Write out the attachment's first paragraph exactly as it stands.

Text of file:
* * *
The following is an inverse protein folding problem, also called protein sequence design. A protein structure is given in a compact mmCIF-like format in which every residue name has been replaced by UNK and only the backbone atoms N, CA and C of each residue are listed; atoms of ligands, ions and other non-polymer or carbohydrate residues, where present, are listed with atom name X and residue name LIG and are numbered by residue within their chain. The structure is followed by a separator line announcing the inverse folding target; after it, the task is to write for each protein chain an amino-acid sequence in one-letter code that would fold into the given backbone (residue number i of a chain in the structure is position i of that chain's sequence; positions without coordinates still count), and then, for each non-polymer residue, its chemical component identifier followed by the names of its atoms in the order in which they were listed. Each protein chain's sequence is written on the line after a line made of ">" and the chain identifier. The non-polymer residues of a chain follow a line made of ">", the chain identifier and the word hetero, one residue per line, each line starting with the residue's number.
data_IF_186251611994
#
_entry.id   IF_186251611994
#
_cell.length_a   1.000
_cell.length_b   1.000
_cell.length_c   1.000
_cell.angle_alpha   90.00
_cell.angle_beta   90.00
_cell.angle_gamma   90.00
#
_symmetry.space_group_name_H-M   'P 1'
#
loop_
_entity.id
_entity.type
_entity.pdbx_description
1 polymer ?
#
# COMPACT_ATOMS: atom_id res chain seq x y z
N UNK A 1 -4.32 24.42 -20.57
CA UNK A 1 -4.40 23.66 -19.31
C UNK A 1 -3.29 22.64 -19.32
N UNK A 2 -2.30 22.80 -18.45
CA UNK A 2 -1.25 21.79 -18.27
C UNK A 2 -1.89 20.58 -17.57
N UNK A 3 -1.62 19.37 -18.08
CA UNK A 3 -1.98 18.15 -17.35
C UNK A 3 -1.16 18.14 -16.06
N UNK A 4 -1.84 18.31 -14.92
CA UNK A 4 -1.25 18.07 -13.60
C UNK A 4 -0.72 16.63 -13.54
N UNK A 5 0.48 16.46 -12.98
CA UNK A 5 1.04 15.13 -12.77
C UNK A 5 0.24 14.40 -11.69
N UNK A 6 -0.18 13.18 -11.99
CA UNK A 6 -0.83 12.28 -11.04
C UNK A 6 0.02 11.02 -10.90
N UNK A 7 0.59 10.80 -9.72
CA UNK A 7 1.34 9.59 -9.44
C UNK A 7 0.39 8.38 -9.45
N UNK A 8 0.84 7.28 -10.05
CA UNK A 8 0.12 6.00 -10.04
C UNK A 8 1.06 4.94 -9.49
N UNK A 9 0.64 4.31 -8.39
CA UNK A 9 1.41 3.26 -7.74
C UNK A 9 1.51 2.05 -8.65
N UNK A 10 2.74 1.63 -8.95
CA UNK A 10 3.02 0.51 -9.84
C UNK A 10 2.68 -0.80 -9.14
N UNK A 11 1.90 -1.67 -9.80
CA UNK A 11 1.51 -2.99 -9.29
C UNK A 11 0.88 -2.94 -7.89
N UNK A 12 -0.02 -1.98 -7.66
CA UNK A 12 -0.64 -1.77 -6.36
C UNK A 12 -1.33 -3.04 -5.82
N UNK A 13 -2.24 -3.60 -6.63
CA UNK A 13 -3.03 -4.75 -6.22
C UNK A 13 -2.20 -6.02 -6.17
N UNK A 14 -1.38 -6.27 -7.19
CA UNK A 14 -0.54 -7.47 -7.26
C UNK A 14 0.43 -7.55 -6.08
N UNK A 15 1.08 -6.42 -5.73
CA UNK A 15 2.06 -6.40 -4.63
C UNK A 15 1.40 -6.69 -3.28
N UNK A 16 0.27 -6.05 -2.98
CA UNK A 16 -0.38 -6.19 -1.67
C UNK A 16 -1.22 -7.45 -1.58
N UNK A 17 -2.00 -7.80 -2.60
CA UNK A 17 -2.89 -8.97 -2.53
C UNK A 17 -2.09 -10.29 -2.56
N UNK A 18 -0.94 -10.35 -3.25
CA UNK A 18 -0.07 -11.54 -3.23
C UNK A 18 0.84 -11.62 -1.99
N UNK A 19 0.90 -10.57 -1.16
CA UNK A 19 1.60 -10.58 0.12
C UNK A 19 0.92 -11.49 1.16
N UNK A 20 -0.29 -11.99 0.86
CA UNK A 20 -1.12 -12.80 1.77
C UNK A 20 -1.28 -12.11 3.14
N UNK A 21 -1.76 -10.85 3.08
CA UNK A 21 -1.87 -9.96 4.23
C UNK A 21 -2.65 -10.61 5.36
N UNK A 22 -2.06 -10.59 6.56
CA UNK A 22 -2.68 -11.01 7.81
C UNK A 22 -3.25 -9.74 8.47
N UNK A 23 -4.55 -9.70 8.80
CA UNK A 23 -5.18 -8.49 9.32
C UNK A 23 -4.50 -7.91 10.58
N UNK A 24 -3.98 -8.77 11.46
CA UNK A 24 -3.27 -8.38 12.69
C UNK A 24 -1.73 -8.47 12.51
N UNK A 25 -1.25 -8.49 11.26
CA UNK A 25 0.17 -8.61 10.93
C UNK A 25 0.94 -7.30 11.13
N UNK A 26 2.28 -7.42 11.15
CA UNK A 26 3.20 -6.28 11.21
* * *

The following is an inverse protein folding problem, also called protein sequence design. A protein structure is given in a compact mmCIF-like format in which every residue name has been replaced by UNK and only the backbone atoms N, CA and C of each residue are listed; atoms of ligands, ions and other non-polymer or carbohydrate residues, where present, are listed with atom name X and residue name LIG and are numbered by residue within their chain. The structure is followed by a separator line announcing the inverse folding target; after it, the task is to write for each protein chain an amino-acid sequence in one-letter code that would fold into the given backbone (residue number i of a chain in the structure is position i of that chain's sequence; positions without coordinates still count), and then, for each non-polymer residue, its chemical component identifier followed by the names of its atoms in the order in which they were listed. Each protein chain's sequence is written on the line after a line made of ">" and the chain identifier. The non-polymer residues of a chain follow a line made of ">", the chain identifier and the word hetero, one residue per line, each line starting with the residue's number.